NCKU’s Cross-disciplinary X-Village Course Breaks Conventions and Rebuilds Teaching from the Ground Up
成大跨科系 X-Village 課程打破傳統框架,翻轉教學基石
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        This summer, NCKU offered an experimental high-intensity progressive IT course called X-Village for college students majoring in fields other than information technology in Taiwan. With six hours of class a day, five days a week, and homework for the students to complete every day, the teachers and teaching assistants were running at full steam. While not all students could complete the course, the majority found the challenge a welcome opportunity to grow and develop. Upon completion of the first phase of the course, the students gained basic IT skills and built bonds of trust with one another, which opens up a range of possibilities for their careers. What surprised the teachers was how proactive the students were in learning.

        X-Village is an experimental education project supported by the Ministry of Education. The course comprises two phases: one that ended in September and another which will go on to April . The goal of the project is to cultivate cross-disciplinary talent and provide a platform for cross-disciplinary exchange. Through suitable teaching materials and guidance, they hope to open the gates of computer science to students in different colleges, enable them to understand programming language and write programs, and even create a bridge for collaboration between information engineering and different academic fields. Professor Alvin Wen. Yu. Su and Associate Professor Kun-Ta Chuang of the Department of Computer Science and Information Engineering at NCKU serve as the conveners of the project. The curriculum was designed by a supervisor with more than 20 years of experience in the industry. This curriculum includes basic Python programming, the fundamentals of computer science, collaborative learning on computer science, and interdisciplinary project development.

        When the X-Village project was announced, over 160 applications were received from universities throughout Taiwan. The applicants included all sorts of majors in literature, management, medicine, architecture, engineering, and design. In the end, 45 students and 45 auditors were admitted. To enable these students with non-IT backgrounds to grasp the thinking and language of computer science in the shortest time possible, 20 students in the Department of Computer Science and Information Engineering at NCKU were selected and trained to serve as teaching assistants during the course. Furthermore, a five-week weekend introductory course to programming was made available to 45 students from senior high school and vocational high schools, with priority given to disadvantaged students from rural areas. The 45 university students taking the X-Village course were required to serve as the teaching assistants to the 45 high school students and help them learn one-on-one. The final grade of the high school students served as the grade of their teaching assistant.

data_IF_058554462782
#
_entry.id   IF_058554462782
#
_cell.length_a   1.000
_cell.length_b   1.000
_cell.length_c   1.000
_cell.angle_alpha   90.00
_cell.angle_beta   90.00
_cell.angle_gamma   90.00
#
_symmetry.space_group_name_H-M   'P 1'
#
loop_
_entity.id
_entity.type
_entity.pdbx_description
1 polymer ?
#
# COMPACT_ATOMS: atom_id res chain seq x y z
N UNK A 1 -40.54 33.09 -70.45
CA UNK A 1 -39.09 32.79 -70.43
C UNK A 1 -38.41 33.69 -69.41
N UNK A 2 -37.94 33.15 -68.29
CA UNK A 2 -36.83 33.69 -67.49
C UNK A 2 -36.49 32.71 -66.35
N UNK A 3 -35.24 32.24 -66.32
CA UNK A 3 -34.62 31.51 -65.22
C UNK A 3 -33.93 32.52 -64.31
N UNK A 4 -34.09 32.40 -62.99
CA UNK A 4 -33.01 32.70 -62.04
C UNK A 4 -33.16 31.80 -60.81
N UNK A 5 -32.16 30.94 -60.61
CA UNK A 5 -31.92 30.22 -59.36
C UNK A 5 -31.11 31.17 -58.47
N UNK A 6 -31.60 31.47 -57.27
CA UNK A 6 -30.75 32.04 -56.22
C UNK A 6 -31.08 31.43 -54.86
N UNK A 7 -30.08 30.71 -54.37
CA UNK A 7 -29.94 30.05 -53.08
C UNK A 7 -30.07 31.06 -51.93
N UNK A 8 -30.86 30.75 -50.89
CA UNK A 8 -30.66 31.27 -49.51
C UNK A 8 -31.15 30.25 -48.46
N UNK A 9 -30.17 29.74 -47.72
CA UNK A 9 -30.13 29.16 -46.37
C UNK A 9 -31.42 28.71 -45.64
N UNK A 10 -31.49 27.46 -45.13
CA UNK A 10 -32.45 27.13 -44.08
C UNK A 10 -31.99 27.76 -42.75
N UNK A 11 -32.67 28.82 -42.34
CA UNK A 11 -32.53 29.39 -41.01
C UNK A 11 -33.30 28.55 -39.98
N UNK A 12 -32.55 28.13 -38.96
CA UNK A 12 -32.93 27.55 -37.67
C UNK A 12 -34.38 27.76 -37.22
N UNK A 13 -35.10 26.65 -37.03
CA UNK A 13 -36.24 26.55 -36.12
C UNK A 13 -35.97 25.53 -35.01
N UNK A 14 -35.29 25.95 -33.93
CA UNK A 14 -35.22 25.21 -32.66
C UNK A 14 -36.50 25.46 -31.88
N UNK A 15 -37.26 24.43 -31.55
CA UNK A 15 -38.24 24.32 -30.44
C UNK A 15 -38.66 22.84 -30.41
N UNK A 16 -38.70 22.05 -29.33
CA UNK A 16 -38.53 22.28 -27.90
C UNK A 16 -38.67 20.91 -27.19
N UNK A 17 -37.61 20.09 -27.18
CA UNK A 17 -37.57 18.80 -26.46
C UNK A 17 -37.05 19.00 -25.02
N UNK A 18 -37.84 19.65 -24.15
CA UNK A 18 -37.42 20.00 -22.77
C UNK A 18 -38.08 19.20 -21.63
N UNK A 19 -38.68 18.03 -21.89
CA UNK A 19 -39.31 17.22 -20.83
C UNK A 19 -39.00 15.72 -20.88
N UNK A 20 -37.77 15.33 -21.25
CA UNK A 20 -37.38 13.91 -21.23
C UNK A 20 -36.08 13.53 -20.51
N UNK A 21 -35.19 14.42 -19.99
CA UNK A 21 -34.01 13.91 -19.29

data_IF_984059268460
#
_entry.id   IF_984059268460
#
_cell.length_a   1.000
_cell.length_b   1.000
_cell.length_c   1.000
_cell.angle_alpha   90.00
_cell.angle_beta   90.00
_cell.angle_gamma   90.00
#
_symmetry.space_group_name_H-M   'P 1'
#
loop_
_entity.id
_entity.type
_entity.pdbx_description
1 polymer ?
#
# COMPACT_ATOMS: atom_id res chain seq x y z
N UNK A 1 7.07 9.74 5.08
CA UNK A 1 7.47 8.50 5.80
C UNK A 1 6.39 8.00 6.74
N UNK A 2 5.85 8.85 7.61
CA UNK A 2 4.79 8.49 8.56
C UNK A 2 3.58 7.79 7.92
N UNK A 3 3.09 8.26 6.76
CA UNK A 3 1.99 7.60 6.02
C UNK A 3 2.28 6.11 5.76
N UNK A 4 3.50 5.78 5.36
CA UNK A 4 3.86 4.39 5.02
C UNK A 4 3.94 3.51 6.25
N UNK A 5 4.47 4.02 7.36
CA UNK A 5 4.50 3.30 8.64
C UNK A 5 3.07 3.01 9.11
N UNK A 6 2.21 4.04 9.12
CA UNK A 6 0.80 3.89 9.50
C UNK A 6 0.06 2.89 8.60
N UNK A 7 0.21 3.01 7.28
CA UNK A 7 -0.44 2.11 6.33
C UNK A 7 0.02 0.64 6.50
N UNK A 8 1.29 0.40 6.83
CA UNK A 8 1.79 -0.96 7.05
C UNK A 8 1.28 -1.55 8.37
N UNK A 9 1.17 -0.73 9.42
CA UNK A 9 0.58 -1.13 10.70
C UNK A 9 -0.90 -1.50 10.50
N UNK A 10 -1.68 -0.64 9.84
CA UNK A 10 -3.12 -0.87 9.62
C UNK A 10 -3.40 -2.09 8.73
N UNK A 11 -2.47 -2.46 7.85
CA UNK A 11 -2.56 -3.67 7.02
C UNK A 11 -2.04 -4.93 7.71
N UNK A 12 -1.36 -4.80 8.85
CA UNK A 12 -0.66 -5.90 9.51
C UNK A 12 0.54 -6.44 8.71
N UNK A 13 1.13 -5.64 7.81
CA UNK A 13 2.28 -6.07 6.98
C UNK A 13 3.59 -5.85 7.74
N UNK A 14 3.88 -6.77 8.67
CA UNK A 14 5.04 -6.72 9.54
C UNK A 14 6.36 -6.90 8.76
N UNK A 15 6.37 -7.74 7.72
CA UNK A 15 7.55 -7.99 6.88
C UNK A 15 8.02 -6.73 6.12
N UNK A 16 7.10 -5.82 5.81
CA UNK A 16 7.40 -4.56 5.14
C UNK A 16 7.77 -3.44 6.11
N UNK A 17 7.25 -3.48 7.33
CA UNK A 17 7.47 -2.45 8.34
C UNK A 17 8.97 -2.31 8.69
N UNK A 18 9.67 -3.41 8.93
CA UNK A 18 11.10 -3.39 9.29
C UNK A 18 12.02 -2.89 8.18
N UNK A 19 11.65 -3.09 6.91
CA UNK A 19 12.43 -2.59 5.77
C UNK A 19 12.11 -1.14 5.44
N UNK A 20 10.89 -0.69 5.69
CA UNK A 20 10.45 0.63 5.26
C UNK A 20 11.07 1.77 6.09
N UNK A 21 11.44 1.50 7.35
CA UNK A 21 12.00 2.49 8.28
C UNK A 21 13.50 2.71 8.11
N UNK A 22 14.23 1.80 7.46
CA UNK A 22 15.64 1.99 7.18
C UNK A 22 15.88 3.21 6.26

The X-Village students received intensive instruction for a full two months. Associate Professor Kun-Ta Chuang said that not all of the students could keep up with the pressure. Among the students involved, 5 students, 22 auditors, and 5 high school students dropped out. The students spent more than 10 hours every day learning about computer science, a domain unfamiliar to them, and on top of that, they had to teach high school students on the weekends. The pressure was high. The concept of using the grades of the high school students to stand as the grades of the university students is an innovative approach that took some adjustment from the students, but by the end of the course, many students commented on the immense value and meaning in the feedback they received from the high school students.